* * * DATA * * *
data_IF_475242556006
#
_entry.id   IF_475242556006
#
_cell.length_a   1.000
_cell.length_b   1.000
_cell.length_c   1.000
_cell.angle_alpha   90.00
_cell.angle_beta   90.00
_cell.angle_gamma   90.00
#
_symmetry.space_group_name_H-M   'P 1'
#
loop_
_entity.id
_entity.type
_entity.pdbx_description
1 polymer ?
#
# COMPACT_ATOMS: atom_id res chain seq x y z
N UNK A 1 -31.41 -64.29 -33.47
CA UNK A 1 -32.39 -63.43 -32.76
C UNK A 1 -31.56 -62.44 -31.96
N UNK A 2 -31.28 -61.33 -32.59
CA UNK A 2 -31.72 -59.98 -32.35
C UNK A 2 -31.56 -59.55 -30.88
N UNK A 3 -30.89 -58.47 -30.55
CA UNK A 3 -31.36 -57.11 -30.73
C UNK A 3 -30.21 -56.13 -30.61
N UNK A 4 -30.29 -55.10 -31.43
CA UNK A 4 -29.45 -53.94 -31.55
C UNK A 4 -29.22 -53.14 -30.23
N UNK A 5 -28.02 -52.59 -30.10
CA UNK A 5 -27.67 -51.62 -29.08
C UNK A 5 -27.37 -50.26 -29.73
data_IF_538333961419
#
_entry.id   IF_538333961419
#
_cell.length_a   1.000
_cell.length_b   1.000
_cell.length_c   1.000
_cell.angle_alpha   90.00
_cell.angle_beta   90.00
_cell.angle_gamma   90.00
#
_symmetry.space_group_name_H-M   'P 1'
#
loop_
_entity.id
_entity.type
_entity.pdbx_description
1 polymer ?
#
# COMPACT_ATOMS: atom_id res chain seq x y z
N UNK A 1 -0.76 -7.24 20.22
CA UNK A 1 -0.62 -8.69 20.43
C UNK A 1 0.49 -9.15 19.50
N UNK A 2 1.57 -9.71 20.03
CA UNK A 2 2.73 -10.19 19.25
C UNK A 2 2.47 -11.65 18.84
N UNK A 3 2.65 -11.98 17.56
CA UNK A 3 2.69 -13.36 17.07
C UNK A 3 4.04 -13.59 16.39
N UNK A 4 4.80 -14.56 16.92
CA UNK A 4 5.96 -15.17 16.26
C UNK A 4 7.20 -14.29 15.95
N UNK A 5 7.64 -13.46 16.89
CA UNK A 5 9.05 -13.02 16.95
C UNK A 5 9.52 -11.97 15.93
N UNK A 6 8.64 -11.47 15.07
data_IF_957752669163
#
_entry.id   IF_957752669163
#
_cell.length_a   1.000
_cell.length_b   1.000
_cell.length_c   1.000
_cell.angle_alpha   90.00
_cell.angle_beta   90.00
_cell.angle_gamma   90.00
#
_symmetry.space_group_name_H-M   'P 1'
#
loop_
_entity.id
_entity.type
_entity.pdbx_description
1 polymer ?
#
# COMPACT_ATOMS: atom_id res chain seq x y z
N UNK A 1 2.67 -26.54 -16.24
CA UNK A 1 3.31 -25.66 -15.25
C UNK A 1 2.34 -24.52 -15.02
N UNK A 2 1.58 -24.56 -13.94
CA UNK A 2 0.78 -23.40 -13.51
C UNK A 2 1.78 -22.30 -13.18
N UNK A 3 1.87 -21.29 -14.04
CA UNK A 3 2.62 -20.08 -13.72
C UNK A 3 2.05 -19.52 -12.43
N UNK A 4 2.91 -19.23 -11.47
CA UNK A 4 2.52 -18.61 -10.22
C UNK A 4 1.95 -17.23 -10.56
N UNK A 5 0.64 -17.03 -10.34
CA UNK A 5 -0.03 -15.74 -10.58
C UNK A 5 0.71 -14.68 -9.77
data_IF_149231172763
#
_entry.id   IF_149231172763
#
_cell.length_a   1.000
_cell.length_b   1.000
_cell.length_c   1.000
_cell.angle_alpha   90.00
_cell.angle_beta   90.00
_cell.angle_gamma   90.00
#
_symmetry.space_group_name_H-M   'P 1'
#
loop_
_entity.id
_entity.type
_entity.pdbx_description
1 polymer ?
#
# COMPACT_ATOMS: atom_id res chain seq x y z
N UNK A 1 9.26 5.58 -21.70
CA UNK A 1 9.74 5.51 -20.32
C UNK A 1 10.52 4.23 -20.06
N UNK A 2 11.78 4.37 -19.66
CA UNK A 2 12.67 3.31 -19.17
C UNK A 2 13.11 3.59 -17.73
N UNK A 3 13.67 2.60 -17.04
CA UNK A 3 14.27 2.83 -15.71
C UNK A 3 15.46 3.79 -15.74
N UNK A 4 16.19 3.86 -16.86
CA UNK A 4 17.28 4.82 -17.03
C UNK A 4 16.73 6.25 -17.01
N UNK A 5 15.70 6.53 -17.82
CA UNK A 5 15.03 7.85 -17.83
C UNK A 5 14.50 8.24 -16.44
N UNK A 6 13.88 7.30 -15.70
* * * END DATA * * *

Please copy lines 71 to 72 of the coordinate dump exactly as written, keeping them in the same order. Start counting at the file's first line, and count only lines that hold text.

N UNK A 6 8.64 -11.47 15.07
data_IF_957752669163